“I see men assassinated around me every day. I walk through rooms of the dead, streets of the dead, cities of the dead; men without eyes, men without voices; men with manufactured feelings and standard reactions; men with newspaper brains, television souls and high school ideas. Kennedy himself was 9/10ths the way around the clock or he wouldn’t have accepted such an enervating and enfeebling job — meaning President of the United States of America. How can I be concerned with the murder of one man when almost all men, plus females, are taken from cribs as babies and almost immediately thrown into the masher?”—Charles Bukowski (Sunlight Here I Am: Interviews and Encounters)
You like it under the trees in autumn,
Because everything is half dead.
The wind moves like a cripple among the leaves
And repeats words without meaning.
In the same way, you were happy in spring,
With the half colors of quarter-things,
The slightly brighter sky, the melting clouds,
The single bird, the obscure moon--
The obscure moon lighting an obscure world
Of things that would never be quite expressed,
Where you yourself were not quite yourself,
And did not want nor have to be,
Desiring the exhilarations of changes:
The motive for metaphor, shrinking from
The weight of primary noon,
The A B C of being,
The ruddy temper, the hammer
Of red and blue, the hard sound--
Steel against intimation--the sharp flash,
The vital, arrogant, fatal, dominant X.
At the earliest ending of winter,
In March, a scrawny cry from outside
Seemed like a sound in his mind.
He knew that he heard it,
A bird's cry at daylight or before,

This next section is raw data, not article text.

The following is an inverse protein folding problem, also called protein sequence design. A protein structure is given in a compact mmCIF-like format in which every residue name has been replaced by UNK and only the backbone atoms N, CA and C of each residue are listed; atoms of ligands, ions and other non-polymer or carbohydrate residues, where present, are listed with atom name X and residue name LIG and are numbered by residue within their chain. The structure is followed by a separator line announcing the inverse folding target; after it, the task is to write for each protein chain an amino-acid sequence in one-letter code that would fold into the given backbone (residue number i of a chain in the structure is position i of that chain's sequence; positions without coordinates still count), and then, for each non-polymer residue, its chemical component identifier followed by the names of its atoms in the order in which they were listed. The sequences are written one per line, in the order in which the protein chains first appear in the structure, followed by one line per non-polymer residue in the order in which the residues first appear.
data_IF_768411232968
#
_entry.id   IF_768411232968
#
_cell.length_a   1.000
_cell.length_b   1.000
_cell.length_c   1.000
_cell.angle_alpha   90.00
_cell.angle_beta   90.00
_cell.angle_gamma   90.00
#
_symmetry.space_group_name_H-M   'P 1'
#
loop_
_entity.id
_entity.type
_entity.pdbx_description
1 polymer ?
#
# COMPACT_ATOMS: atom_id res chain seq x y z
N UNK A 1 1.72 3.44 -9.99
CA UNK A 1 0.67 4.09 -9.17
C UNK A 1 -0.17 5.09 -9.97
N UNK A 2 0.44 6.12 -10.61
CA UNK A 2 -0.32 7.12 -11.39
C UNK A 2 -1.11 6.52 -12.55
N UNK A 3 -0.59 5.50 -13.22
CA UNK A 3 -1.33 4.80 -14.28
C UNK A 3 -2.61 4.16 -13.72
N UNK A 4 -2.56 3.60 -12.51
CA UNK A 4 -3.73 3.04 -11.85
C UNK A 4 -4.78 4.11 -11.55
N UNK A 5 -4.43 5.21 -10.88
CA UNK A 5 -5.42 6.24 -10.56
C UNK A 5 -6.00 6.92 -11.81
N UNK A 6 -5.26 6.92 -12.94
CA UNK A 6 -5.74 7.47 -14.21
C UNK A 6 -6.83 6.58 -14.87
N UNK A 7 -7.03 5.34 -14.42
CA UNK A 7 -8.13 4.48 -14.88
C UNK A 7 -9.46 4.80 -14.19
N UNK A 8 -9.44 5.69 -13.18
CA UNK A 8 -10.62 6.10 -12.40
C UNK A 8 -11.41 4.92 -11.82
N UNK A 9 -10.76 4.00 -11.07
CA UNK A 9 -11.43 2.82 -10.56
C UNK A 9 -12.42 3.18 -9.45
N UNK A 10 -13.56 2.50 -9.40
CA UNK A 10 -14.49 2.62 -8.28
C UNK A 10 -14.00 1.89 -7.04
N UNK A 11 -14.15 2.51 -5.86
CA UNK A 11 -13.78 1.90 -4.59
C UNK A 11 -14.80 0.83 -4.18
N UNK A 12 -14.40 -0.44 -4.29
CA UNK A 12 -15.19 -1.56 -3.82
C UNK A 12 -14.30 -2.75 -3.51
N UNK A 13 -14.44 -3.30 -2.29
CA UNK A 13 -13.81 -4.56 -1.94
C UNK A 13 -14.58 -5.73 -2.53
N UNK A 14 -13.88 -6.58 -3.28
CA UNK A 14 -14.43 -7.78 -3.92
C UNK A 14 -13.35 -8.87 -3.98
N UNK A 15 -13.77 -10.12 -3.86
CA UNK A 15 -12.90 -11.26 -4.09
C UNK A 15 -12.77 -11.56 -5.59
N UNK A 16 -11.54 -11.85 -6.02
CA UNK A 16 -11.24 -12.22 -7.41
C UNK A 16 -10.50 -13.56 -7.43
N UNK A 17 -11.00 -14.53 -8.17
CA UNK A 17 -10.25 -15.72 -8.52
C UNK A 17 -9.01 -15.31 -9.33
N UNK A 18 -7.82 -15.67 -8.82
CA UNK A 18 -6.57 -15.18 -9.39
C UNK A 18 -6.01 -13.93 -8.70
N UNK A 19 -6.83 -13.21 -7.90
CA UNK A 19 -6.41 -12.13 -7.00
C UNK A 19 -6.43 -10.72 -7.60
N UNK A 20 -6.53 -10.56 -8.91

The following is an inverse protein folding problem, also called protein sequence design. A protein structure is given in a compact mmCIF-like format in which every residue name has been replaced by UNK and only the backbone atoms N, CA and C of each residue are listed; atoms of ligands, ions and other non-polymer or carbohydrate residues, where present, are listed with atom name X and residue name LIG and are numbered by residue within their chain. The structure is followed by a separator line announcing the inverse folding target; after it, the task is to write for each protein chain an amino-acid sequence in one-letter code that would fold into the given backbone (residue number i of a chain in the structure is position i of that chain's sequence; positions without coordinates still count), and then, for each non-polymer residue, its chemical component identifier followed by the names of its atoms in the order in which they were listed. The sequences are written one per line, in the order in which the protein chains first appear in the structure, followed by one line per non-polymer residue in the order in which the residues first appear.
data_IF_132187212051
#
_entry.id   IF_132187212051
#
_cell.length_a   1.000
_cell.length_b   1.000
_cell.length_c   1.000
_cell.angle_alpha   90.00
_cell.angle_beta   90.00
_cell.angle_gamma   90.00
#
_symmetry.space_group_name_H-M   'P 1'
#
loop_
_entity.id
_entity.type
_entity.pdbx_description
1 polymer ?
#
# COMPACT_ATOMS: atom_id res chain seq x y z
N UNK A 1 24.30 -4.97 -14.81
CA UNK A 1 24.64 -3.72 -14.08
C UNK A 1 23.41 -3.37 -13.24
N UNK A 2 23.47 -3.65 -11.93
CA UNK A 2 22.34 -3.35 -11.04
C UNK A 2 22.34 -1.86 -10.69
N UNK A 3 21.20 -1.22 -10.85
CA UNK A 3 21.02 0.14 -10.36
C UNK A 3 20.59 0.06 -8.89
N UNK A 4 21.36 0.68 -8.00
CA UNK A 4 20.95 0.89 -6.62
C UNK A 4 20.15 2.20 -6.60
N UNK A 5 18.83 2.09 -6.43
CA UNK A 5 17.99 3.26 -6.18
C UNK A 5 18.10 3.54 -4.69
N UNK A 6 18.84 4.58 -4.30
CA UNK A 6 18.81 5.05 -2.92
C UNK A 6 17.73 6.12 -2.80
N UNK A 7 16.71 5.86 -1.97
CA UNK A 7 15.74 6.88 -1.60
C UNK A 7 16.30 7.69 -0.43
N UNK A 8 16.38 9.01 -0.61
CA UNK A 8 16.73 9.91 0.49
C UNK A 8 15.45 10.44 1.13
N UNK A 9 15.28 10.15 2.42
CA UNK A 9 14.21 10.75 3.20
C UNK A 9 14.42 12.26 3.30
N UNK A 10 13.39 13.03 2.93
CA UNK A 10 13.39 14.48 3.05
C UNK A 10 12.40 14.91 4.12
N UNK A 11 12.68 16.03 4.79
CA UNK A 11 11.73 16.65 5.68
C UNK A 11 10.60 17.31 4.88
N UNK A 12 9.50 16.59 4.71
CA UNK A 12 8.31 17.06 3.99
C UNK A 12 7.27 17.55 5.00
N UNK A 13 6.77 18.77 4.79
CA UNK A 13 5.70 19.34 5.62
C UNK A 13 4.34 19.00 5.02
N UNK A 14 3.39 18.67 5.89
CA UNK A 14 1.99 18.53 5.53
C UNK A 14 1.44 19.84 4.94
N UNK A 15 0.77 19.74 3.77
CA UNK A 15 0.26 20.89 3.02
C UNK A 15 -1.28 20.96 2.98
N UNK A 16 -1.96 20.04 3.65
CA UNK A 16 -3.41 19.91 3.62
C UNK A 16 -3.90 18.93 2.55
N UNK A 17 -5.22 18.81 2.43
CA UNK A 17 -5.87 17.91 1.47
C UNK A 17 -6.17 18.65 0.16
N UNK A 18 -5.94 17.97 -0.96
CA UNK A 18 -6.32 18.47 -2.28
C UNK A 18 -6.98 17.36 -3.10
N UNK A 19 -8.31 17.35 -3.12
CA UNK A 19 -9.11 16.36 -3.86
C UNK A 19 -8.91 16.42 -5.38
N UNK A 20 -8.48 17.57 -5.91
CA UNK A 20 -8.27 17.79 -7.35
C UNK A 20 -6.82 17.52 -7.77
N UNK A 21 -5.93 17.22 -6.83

In the early March wind.
The sun was rising at six,
No longer a battered panache above snow . . .
It would have been outside.
It was not from the vast ventriloquism
Of sleep's faded papier mâché . . .
The sun was coming from outside.
That scrawny cry—it was
A chorister whose c preceded the choir.
It was part of the colossal sun,
Surrounded by its choral rings,
Still far away. It was like
A new knowledge of reality.
“The War on Terror has been a long and hard battle; one that has been erected in the name of being the best defense against terrorism. The argument that forceful crackdowns are the answer to terror attacks is a phallacy, as we continue to experience assaults at home and abroad. Democracy should never be shafted in the name of defense. During the Bush years, bills were shoved down our throats by Congress, and it is time for a policy change.”—
Conclusion to my essay on what’s wrong with current American foreign policy…
Okay, you have a lot of homework to do this weekend so you'd better split it up evenly each day. That way you'll get the hard stuff out of the way and you'll be able to relax on Sunday and not worry too much about the coming week. It's really important that you do this stuff and not fuck around, just sit down and power through it. It's going to work out really well and you'll feel really accomplished and you should just really take initiative because honestly if you don't you're going to get super overwhelmed and then you'll end up stressing on Sunday night and not getting any sleep and then you'll be tired during school and it really is just a vicious circle so, come on, you got this, you can do this.
“I know a man who is firm - he’s firm in his pants, he’s firm in his shirt, his character is firm - but most [of] all, his belief in you the students of Bethel, is firm. Jeff Kuhlman is a man who takes his point and pounds it in. If necessary, he’ll take an issue and nail it to the wall. He doesn’t attack things in spurts - he drives hard, pushing and pushing until finally - he succeeds. Jeff is a man who will go to the very end - even the climax, for each and every one of you. So please vote for Jeff Kuhlman, as he’ll never come between us and the best our school can be. He is firm enough to give it everything.”—
Matthew Fraser, high school student, in a speech to nominate his friend for student government. He got suspended for 3 days, but he took it to the Supreme Court.
Bethel School District v. Fraser. Look that shit up.